-- Friday 30 January 2015: Here's a pun so hideously bad I couldn't not make it. People think that exercise leads to weight loss, just as people think that investment leads to wealth increase. But the fact is that exercise causes hunger, and so you end up eating more than you normally would. Ie, both exercise and investment often result in inflation.


Executing the innocent

December 27th 2014 02:13
Assume that "justice" in a particular case requires death, and consider these two claims:

-- Claim 1: "I would rather let 100,000 criminals escape the death they deserve than execute one innocent person." Under peacetime conditions, innocent life is just that valuable.

-- Claim 2: "I would rather execute 100,000 innocent people than let one criminal escape justice." It's alright to break a few eggs.


Quick thoughts:

-- As a society, what we tend to dispute is the initial assumption -- the circumstances where a death penalty is ever required. That is, we dispute it morally (in terms of being obligated to kill people) and we dispute it practically (in terms of whatever real-world effects -- deterrence, symbolic expression of a country's values, etc -- that punishment is supposed to achieve).

-- But even among people who believe that a death penalty is sometimes required (morally, practically, economically, whatever), there will be many who will favour claim 1 over claim 2.

-- However, I'd suggest: if you believe in the death penalty and don't subscribe to either claim 1 or claim 2, there's no rational way to set the in-between number-- there's no rational way to say how much you ought to value innocent life.

-- Problems of this form are quite common, of course -- looking for black and white in grey (or trying to resolve "sorites" paradoxes). If you don't believe an embryo counts as a "human being", but believe that a birthed baby does, perhaps there's no rational way to decide at what point an embryo changes into "human", but rather, in the real world, it comes down to whims, chance, rhetoric and votes.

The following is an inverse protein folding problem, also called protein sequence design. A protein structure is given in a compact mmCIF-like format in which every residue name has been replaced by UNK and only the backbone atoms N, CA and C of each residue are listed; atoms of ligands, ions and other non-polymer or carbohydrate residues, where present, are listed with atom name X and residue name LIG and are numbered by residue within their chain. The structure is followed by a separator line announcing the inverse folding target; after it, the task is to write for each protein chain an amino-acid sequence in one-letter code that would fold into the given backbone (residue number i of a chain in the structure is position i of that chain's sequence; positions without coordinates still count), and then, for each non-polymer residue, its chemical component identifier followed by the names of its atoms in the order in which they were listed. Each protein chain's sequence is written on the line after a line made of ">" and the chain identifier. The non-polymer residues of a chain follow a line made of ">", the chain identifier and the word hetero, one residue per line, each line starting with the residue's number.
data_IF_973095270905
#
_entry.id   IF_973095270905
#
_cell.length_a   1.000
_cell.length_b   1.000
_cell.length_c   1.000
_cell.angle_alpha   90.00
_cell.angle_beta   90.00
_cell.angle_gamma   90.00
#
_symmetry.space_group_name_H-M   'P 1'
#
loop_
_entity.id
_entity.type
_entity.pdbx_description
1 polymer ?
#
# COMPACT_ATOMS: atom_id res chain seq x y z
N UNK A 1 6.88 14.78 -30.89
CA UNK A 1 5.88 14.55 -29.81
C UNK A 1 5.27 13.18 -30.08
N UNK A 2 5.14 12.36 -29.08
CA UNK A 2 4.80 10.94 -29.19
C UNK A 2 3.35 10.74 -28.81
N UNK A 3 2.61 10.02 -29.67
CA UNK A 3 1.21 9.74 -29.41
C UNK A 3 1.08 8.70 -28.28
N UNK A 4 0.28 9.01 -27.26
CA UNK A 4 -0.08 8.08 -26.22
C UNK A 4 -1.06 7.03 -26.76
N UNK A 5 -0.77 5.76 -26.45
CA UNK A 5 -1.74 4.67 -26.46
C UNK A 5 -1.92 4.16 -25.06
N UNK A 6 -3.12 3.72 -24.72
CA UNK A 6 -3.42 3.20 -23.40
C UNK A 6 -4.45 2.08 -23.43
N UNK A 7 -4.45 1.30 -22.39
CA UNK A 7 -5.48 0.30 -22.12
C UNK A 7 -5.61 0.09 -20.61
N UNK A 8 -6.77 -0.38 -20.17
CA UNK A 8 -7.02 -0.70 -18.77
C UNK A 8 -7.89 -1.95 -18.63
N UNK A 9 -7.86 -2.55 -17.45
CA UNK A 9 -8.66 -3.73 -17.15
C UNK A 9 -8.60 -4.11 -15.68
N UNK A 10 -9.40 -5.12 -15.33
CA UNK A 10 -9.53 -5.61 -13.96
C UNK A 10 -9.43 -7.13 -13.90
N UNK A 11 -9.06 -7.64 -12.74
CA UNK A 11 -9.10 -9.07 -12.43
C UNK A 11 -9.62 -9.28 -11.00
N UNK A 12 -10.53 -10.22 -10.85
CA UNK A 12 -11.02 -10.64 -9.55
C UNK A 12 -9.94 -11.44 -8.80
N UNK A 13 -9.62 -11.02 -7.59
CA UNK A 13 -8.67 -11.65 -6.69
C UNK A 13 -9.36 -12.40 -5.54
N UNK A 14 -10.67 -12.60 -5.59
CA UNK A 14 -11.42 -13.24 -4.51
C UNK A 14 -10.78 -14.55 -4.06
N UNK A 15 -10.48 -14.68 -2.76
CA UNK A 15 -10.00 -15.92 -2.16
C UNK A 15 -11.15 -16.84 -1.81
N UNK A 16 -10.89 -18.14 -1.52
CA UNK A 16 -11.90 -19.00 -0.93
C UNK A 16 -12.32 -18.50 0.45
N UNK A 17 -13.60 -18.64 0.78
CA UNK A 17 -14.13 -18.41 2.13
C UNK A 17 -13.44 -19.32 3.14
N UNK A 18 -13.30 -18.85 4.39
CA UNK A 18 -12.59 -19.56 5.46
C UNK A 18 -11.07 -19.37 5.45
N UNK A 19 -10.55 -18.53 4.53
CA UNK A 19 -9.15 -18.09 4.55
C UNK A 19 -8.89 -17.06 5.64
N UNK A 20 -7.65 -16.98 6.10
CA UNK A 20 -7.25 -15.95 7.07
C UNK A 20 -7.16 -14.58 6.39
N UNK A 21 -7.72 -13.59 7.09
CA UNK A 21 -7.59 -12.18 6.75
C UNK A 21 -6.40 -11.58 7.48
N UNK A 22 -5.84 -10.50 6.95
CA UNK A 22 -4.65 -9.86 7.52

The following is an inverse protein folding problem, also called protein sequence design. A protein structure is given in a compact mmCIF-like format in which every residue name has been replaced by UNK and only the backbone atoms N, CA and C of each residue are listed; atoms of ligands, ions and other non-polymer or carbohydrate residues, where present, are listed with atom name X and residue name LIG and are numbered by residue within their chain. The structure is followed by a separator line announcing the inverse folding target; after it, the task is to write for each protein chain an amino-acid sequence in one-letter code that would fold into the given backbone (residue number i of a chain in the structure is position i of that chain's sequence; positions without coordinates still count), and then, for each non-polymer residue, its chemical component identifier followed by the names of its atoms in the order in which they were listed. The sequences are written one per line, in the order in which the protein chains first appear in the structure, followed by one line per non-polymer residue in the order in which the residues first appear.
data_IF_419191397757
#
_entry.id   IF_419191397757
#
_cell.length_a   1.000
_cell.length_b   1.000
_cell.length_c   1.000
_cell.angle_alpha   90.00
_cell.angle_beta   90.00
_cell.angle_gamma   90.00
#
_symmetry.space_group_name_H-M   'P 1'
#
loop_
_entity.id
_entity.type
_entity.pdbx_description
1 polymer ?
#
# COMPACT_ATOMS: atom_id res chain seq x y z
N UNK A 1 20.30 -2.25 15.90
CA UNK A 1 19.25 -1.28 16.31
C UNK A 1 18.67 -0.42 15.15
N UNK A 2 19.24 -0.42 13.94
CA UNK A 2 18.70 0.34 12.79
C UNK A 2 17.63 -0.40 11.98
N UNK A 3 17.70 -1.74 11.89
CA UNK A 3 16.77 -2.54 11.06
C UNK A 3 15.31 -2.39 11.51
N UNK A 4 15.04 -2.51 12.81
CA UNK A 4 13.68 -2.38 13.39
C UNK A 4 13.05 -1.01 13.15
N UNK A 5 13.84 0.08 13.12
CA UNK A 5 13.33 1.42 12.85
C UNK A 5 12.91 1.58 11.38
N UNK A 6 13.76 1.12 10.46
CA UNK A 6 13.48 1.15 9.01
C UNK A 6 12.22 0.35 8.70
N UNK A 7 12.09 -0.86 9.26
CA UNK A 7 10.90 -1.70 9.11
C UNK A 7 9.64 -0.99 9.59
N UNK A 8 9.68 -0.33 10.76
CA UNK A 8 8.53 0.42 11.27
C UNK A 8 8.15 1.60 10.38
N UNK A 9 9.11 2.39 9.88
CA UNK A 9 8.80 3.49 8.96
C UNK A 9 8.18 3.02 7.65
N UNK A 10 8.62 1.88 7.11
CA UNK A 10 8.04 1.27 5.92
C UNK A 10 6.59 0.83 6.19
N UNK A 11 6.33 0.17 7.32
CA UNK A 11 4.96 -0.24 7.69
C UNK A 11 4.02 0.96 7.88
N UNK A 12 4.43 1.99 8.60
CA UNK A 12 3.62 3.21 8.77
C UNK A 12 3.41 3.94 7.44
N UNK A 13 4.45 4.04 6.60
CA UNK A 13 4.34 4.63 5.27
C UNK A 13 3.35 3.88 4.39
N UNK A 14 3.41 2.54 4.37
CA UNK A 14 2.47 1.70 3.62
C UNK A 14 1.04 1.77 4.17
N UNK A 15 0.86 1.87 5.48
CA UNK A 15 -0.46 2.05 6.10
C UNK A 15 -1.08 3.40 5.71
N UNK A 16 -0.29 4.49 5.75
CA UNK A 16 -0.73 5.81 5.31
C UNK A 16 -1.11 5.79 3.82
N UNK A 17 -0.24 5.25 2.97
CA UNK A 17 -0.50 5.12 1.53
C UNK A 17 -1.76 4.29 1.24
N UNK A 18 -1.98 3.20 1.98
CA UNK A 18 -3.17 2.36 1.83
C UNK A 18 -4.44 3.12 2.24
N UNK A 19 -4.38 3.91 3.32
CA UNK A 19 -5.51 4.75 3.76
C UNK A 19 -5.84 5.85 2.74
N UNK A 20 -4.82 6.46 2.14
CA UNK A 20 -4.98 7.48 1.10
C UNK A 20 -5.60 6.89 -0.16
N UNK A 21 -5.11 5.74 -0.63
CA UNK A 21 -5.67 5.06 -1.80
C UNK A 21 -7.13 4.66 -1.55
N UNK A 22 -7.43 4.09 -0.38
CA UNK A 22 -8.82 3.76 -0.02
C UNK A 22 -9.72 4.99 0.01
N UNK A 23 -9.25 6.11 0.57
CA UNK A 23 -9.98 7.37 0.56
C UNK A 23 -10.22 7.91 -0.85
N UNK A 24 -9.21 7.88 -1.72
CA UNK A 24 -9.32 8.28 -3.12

Community standards vary over time. The value of life, innocent or otherwise, changes over time.

Is the criminal justice system too lax or too strict? I personally believe that the problem is not ultimately a philosophical one, nor one regarding which most people could hold a rational or well-founded opinion.


Real-world argument

December 26th 2014 02:03
You leave a pencil balanced vertically, standing on the kitchen table. You go to the bathroom, and when you return you find that the pencil is now lying on its side.

There are infinite imaginable explanations, and the same goes for science generally -- any set of facts is compatible with infinite theories. Maybe an alien time-travelled from the future to knock the pencil over.

Depending on what you already believe in and what you think is likely/unlikely, you’ll incline to some hypotheses over others.


A woman is dead, and the police accuse the husband. They say he had means, motive, access and no alibi. But in response the defence presents an alternative theory: this was the woman's second marriage, and her ex-husband has a criminal record and was known to have threatened her during the previous week.

Now, logically speaking, if I don’t contradict any of the facts you rely upon, but instead simply meet your hypothesis with one of my own, then I don’t in the slightest undermine your case. The two hypotheses pass each other like ships in the night. But the matter is different practically speaking. The jury now have two stories they can pick from; doubt is created. And if I can flesh out my story more than you can flesh out yours, then my picture becomes more rhetorically compelling.

This could be, of course, a pattern for science generally -- that it proceeds not by one theory defeating another logically, definitively, but by wholesale shifts in thinking.


Our car breaks down on an isolated road. It’s four hours’ walk to the nearest town. I suggest we wait, on the basis that someone else is likely to drive past in the next four hours, so we might as well shelter and save the energy. But you’re all for walking: you prefer the sureness of reaching the town over the gamble of waiting for a stranger who might or might not be helpful.